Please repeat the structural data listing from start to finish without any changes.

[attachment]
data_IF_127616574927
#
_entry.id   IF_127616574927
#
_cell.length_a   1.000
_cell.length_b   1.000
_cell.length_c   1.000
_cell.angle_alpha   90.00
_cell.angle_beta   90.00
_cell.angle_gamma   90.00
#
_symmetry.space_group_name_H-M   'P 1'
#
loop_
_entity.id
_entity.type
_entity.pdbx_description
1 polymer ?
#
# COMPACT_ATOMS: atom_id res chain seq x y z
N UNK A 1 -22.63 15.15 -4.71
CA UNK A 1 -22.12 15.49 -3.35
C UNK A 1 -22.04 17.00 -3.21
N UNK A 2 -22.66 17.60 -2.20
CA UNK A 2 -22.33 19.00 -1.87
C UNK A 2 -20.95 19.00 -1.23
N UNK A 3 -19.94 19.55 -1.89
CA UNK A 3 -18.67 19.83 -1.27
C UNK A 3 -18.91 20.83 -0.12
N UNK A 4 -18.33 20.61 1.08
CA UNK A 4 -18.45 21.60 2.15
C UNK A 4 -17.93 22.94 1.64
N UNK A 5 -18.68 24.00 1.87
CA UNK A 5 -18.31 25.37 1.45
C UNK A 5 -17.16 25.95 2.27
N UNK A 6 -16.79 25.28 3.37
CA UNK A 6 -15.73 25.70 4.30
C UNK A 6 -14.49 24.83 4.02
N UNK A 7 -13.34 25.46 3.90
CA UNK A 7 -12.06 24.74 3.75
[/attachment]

data_IF_127616574927
#
_entry.id   IF_127616574927
#
_cell.length_a   1.000
_cell.length_b   1.000
_cell.length_c   1.000
_cell.angle_alpha   90.00
_cell.angle_beta   90.00
_cell.angle_gamma   90.00
#
_symmetry.space_group_name_H-M   'P 1'
#
loop_
_entity.id
_entity.type
_entity.pdbx_description
1 polymer ?
#
# COMPACT_ATOMS: atom_id res chain seq x y z
N UNK A 1 -22.63 15.15 -4.71
CA UNK A 1 -22.12 15.49 -3.35
C UNK A 1 -22.04 17.00 -3.21
N UNK A 2 -22.66 17.60 -2.20
CA UNK A 2 -22.33 19.00 -1.87
C UNK A 2 -20.95 19.00 -1.23
N UNK A 3 -19.94 19.55 -1.89
CA UNK A 3 -18.67 19.83 -1.27
C UNK A 3 -18.91 20.83 -0.12
N UNK A 4 -18.33 20.61 1.08
CA UNK A 4 -18.45 21.60 2.15
C UNK A 4 -17.93 22.94 1.64
N UNK A 5 -18.68 24.00 1.87
CA UNK A 5 -18.31 25.37 1.45
C UNK A 5 -17.16 25.95 2.27
N UNK A 6 -16.79 25.28 3.37
CA UNK A 6 -15.73 25.70 4.30
C UNK A 6 -14.49 24.83 4.02
N UNK A 7 -13.34 25.46 3.90
CA UNK A 7 -12.06 24.74 3.75